In 521 of the Hijrah when the Sheikh felt that he should now begin with his mission of healing the sick souls, he found that necessary provision was existing. One of the men who knew the secret of the Sheikh offered a building to be used by him as a seminary and the Sheikh accepted the offer. He taught his students the Holy Quran, the traditions of the Holy Prophet, peace and blessings be upon him, the Islamic Law and Arabic language and literature. The students of such teacher proved in later stages of life as leaders of great spiritual calibre and busied themselves in reforming and uplifting the society to the best of their capacity.
Apart from teaching and writing Fatwa the Sheikh also undertook the mission of reforming the public by delivering sermons. He made it a habit of delivering three sermons a week in different localities of Baghdad. The first lecture was attended by two or three listeners; the number of the listeners continued to grow with surprising rapidity until it reached the figure of seventy thousand or more. He spoke the same Arabic language as others spoke, he also had the shortcoming of being an 'Ajami whose mother tongue was not Arabic — if it were a short-coming, yet his lectures proved more effective and more moving and enlightening than those of any other leader and speaker of his time. The reason is that the Sheikh did not only quote from the books, as did others, he spoke out of faith, out of conviction and out of his personal experience. The sermons of the Sheikh had a great effect on his audience: they wailed and wept and repented on their sinful ways and returned with a determination of reforming themselves. Hundreds of Jews and Christians embraced Islam. Thousands of sinners repented and reformed themselves. Baghdad, which formerly seemed to be a doomed city now began to assume a different look — it was in fact a spiritual renaissance.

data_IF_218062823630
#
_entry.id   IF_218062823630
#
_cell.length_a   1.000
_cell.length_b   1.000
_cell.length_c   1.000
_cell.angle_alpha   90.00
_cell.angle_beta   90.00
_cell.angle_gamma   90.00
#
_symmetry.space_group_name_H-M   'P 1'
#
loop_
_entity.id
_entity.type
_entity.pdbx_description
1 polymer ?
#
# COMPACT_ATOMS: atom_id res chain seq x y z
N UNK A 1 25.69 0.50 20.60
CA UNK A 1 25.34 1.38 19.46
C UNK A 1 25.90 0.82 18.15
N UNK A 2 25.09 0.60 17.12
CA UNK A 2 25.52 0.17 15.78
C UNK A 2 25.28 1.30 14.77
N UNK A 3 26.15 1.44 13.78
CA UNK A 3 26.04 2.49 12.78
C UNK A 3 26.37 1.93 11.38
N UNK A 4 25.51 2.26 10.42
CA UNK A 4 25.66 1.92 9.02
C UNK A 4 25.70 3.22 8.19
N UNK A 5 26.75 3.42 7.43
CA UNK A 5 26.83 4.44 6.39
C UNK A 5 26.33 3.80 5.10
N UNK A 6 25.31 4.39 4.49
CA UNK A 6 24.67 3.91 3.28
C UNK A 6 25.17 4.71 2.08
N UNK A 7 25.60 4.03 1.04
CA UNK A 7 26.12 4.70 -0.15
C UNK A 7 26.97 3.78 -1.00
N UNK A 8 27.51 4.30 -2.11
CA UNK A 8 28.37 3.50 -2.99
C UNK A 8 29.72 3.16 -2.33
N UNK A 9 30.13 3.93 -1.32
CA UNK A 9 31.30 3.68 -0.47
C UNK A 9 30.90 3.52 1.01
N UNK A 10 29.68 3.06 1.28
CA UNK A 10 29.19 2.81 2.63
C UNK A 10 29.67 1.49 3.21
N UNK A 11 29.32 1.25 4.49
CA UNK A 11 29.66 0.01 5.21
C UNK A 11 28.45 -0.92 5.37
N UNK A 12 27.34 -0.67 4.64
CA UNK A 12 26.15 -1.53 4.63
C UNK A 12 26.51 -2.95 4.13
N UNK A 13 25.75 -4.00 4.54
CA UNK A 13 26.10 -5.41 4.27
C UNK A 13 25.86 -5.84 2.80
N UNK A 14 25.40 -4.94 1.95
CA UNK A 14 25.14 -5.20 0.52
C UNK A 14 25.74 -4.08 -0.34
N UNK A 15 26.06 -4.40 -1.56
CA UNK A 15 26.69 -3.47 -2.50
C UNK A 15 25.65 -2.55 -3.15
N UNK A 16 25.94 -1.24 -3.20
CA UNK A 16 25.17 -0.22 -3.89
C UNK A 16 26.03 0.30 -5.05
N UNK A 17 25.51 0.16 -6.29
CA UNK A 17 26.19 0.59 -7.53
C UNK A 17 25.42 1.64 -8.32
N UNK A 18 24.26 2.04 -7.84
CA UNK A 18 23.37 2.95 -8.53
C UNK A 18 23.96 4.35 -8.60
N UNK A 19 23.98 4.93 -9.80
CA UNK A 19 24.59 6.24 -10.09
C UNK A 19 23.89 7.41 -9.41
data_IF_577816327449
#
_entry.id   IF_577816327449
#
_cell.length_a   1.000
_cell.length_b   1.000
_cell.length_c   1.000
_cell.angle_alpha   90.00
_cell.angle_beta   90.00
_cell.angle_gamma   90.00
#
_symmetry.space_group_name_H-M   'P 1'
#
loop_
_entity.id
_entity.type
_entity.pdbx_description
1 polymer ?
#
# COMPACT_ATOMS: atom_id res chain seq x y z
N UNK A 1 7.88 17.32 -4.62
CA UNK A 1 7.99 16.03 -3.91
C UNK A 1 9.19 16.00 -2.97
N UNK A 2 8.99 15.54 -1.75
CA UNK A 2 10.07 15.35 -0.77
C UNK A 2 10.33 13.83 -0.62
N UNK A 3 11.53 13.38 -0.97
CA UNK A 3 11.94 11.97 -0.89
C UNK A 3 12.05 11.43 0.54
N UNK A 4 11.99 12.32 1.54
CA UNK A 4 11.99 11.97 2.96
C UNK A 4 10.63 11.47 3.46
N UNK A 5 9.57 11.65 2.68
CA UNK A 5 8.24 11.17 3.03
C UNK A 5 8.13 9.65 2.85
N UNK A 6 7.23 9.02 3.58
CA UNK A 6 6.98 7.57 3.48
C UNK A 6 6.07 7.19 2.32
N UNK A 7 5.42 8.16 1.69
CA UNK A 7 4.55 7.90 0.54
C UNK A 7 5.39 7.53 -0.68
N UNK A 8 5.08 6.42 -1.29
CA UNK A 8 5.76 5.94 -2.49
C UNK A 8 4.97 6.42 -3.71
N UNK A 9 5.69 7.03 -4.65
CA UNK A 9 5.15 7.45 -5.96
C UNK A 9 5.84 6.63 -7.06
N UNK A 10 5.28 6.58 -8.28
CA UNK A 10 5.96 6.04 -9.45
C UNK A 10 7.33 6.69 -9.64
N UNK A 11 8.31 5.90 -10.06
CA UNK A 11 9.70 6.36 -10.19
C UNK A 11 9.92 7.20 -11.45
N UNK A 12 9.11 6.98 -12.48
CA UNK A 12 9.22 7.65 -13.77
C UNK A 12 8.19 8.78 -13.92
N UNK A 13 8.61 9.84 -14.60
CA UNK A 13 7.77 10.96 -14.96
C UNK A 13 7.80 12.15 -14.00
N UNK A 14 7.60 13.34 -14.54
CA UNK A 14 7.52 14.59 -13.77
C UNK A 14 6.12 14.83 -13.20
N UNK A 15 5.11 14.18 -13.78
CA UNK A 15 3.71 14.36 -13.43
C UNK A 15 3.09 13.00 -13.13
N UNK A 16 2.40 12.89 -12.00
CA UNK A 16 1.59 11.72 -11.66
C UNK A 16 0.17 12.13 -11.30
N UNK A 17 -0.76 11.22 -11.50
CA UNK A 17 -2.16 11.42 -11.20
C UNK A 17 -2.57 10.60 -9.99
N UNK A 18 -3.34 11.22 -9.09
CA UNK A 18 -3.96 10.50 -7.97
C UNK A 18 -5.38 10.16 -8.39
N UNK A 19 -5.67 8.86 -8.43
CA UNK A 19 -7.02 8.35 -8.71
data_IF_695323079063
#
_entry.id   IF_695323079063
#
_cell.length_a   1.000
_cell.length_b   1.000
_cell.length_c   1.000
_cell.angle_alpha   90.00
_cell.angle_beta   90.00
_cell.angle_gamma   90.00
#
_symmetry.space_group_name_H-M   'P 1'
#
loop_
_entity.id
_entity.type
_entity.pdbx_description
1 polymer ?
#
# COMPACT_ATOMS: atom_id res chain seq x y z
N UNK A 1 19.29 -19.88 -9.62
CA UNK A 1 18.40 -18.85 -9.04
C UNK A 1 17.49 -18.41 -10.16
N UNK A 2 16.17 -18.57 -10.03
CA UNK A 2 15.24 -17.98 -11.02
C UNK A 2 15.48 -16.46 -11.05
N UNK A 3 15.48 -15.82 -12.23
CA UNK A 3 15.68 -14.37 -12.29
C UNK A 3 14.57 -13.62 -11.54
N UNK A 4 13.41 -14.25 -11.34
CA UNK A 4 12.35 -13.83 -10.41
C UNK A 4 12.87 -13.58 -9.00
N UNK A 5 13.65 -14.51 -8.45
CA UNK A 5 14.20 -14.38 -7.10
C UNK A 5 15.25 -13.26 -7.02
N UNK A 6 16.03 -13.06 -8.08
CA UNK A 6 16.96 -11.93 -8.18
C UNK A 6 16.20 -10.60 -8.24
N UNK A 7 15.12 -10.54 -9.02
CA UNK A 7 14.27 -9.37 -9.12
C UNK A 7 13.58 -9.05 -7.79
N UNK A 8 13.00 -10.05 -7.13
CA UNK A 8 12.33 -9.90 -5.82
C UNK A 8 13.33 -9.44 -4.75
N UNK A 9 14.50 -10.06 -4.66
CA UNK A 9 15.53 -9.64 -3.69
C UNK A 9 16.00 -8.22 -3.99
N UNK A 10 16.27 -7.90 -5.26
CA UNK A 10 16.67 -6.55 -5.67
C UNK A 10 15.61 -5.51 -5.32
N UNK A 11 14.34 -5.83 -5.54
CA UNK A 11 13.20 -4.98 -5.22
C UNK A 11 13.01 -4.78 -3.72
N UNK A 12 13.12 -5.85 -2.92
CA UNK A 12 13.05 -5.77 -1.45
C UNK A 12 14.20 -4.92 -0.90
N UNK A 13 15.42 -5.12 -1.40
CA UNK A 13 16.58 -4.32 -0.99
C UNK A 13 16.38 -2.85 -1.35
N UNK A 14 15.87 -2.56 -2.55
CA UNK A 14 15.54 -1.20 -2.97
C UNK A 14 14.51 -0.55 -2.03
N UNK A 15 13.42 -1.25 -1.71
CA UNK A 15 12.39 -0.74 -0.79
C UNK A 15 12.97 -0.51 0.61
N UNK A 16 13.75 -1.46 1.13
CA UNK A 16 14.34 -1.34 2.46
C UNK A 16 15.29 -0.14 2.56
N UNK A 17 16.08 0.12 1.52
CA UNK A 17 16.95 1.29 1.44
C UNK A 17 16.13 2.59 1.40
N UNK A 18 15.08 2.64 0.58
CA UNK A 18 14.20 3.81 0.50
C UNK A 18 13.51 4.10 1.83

The spiritual power which the Sheikh wielded and the respect and regard which he commanded among the public made the government officers and even the Caliph fear him. They had to foresake their sinful, unlawful and unconstitutional ways lest the Sheikh should criticise them in public. It went a long way towards the restoration of law, and order and justice, while the property and honour of the common masses were secured.
Once the Caliph appointed a person as the chief Justice of Baghdad. This person was a notorious tyrant and was unfit for the post. When the announcement was made, people were greatly disturbed as they felt themselves insecure in the hands of the tyrant, but they were afraid to protest for fear of the wrath of the Caliph. The Sheikh then came forward and directed a volley of strong protest in his sermons against the appointment of such a tyrant to such a noble post. The protest had its effect and it was not long before the Caliph issued orders for the dismissal of the tyrant. Once the Caliph presented to the Sheikh several bags full of gold coins and requested him to accept them as a present. The Sheikh was angry to see such impudence, he cast an angry look at the Caliph and reproached him for extracting the very life blood of his subjects in the form of the gold coins. As the Caliph looked at the bags he felt as if blood were dripping from them. The vision had such a strong effect on him that he fainted away.
The Sheikh continued to deliver his sermons and teach in his seminary for a period of forty years. His hard work ended only when he breathed his last in 561 of the Hijrah. But before he passed away to his final abode he had filled the world of Islam with a fresh religious zeal and rid it of its various ailments of the religious, moral, spiritual and political nature. His numerous books and the sermons he had delivered are still available for readers and serve as a source of spiritual enlightenment.